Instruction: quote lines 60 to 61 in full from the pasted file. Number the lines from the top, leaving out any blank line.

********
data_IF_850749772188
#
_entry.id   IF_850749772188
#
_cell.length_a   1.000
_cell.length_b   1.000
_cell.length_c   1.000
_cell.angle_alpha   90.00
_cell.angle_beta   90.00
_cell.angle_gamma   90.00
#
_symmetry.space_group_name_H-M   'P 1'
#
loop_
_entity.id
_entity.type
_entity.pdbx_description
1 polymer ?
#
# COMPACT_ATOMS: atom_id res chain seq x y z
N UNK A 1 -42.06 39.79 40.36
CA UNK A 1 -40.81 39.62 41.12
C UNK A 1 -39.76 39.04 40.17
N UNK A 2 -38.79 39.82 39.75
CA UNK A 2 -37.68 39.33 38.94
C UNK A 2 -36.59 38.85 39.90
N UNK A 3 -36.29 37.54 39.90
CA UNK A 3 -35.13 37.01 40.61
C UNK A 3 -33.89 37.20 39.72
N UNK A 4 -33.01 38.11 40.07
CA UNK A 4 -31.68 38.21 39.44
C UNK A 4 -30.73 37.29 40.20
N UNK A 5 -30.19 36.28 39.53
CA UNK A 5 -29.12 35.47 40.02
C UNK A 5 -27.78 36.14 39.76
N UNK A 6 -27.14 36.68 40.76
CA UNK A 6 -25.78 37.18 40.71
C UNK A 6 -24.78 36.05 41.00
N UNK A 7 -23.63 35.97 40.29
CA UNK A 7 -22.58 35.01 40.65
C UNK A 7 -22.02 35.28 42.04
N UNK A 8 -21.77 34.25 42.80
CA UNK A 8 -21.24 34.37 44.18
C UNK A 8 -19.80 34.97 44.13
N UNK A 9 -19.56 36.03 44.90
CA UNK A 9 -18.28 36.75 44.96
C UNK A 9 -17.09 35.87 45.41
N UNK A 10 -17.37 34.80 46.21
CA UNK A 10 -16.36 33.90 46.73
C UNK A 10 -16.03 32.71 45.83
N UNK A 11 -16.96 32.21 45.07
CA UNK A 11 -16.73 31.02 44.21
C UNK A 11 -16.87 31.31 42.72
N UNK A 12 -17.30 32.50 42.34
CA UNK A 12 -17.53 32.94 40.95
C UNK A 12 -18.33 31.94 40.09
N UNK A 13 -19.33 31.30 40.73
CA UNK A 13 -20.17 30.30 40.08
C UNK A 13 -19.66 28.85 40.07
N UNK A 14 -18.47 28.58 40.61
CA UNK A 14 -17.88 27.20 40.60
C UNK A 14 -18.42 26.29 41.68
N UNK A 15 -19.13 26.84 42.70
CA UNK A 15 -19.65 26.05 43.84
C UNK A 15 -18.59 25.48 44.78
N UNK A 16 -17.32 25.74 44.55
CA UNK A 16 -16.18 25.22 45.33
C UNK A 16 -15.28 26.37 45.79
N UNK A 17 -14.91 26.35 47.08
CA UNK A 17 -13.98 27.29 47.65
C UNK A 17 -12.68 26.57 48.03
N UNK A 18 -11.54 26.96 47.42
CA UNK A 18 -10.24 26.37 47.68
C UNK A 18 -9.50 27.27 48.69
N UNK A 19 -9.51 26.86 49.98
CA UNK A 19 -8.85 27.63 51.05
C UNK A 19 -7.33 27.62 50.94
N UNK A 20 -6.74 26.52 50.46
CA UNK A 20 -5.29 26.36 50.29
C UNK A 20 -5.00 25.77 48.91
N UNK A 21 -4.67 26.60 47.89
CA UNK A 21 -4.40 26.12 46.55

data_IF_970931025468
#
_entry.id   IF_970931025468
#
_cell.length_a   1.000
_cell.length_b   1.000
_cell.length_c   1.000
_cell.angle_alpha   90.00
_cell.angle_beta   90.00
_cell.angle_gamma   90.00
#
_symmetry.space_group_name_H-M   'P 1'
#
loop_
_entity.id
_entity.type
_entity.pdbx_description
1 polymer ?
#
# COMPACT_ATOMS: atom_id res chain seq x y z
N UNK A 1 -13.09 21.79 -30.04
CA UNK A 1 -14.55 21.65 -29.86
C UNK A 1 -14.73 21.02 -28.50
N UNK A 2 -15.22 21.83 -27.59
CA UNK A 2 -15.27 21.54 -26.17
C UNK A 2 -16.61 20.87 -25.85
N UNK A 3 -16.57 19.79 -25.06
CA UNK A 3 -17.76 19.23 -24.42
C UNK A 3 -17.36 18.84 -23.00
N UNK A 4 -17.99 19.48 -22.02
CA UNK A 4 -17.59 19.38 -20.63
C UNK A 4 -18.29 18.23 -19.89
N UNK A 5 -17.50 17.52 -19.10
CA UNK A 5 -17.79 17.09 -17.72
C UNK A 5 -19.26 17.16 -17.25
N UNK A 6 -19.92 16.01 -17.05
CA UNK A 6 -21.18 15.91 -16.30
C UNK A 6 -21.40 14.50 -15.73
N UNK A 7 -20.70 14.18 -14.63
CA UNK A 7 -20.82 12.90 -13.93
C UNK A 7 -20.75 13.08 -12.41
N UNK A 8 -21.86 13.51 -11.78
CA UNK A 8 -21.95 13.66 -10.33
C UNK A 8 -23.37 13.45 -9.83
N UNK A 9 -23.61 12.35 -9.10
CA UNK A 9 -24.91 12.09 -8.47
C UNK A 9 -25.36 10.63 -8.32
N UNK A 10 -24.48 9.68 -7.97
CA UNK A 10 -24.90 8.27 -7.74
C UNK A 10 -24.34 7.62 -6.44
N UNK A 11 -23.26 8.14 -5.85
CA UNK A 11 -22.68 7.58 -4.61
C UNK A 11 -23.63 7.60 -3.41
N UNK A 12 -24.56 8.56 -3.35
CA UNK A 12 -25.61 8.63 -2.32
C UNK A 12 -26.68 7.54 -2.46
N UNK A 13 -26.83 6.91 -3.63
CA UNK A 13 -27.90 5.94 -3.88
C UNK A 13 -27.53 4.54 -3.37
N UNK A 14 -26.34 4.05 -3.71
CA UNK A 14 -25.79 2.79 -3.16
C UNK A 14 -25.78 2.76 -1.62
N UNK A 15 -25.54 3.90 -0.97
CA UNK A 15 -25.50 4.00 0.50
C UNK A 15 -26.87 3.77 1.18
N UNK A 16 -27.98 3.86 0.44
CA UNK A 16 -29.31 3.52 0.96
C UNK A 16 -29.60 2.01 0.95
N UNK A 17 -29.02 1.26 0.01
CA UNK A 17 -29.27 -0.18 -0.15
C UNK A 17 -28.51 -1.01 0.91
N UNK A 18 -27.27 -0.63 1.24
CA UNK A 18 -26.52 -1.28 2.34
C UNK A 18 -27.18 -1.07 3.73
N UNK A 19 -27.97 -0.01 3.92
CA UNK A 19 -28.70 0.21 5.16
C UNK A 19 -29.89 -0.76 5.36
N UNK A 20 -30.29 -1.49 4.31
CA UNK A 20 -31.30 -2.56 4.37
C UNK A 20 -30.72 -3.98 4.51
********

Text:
N UNK A 14 -18.47 28.58 40.61
CA UNK A 14 -17.88 27.20 40.60